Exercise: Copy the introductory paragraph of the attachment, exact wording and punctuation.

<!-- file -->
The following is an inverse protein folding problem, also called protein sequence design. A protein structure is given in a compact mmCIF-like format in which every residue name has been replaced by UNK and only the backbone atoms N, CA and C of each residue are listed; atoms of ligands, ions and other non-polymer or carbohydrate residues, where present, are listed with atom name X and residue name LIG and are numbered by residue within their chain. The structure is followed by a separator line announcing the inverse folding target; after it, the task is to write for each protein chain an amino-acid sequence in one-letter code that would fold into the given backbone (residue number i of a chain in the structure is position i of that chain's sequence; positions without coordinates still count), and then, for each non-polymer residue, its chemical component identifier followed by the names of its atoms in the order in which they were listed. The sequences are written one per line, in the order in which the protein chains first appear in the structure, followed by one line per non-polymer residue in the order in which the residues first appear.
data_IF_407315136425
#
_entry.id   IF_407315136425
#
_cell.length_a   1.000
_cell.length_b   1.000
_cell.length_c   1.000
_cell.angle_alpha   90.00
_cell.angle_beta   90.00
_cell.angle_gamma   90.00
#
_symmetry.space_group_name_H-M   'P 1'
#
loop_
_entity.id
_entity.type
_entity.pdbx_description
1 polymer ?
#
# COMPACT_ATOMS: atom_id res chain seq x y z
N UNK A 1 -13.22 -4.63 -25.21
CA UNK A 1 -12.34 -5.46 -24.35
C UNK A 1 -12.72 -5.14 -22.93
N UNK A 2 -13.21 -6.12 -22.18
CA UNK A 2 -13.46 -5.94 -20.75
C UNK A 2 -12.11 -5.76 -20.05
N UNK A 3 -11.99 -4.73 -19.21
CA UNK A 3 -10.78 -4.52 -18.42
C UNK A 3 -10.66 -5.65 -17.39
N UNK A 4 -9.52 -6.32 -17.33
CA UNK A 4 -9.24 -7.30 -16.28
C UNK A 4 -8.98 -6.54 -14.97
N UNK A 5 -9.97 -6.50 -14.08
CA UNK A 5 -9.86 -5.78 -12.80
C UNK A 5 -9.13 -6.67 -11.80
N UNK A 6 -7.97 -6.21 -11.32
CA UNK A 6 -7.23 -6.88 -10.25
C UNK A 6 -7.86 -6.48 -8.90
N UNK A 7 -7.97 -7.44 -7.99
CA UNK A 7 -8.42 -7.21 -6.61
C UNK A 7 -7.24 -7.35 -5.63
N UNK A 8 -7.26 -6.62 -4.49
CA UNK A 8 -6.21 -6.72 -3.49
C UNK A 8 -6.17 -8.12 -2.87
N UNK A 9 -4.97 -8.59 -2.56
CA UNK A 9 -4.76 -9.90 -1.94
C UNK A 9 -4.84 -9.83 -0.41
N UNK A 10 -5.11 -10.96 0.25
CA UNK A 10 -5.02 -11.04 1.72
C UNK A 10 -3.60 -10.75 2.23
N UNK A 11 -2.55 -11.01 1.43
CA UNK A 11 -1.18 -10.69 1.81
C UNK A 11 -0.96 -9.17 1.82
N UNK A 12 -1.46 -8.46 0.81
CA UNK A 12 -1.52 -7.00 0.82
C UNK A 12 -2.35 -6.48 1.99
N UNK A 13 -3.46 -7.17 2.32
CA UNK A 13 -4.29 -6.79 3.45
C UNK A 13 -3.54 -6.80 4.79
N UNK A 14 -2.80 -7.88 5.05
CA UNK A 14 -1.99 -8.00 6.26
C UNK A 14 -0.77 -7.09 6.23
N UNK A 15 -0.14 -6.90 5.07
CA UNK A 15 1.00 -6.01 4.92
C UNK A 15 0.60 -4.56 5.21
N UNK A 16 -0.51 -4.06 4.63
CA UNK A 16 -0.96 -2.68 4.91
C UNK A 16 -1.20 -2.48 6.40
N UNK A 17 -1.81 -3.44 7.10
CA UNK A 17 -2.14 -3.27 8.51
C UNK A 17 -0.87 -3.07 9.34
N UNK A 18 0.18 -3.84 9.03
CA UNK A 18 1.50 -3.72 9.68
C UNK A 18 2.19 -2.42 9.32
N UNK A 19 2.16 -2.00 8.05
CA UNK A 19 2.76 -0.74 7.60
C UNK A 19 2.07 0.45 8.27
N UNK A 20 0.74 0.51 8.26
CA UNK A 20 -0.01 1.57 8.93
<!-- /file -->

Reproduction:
The following is an inverse protein folding problem, also called protein sequence design. A protein structure is given in a compact mmCIF-like format in which every residue name has been replaced by UNK and only the backbone atoms N, CA and C of each residue are listed; atoms of ligands, ions and other non-polymer or carbohydrate residues, where present, are listed with atom name X and residue name LIG and are numbered by residue within their chain. The structure is followed by a separator line announcing the inverse folding target; after it, the task is to write for each protein chain an amino-acid sequence in one-letter code that would fold into the given backbone (residue number i of a chain in the structure is position i of that chain's sequence; positions without coordinates still count), and then, for each non-polymer residue, its chemical component identifier followed by the names of its atoms in the order in which they were listed. The sequences are written one per line, in the order in which the protein chains first appear in the structure, followed by one line per non-polymer residue in the order in which the residues first appear.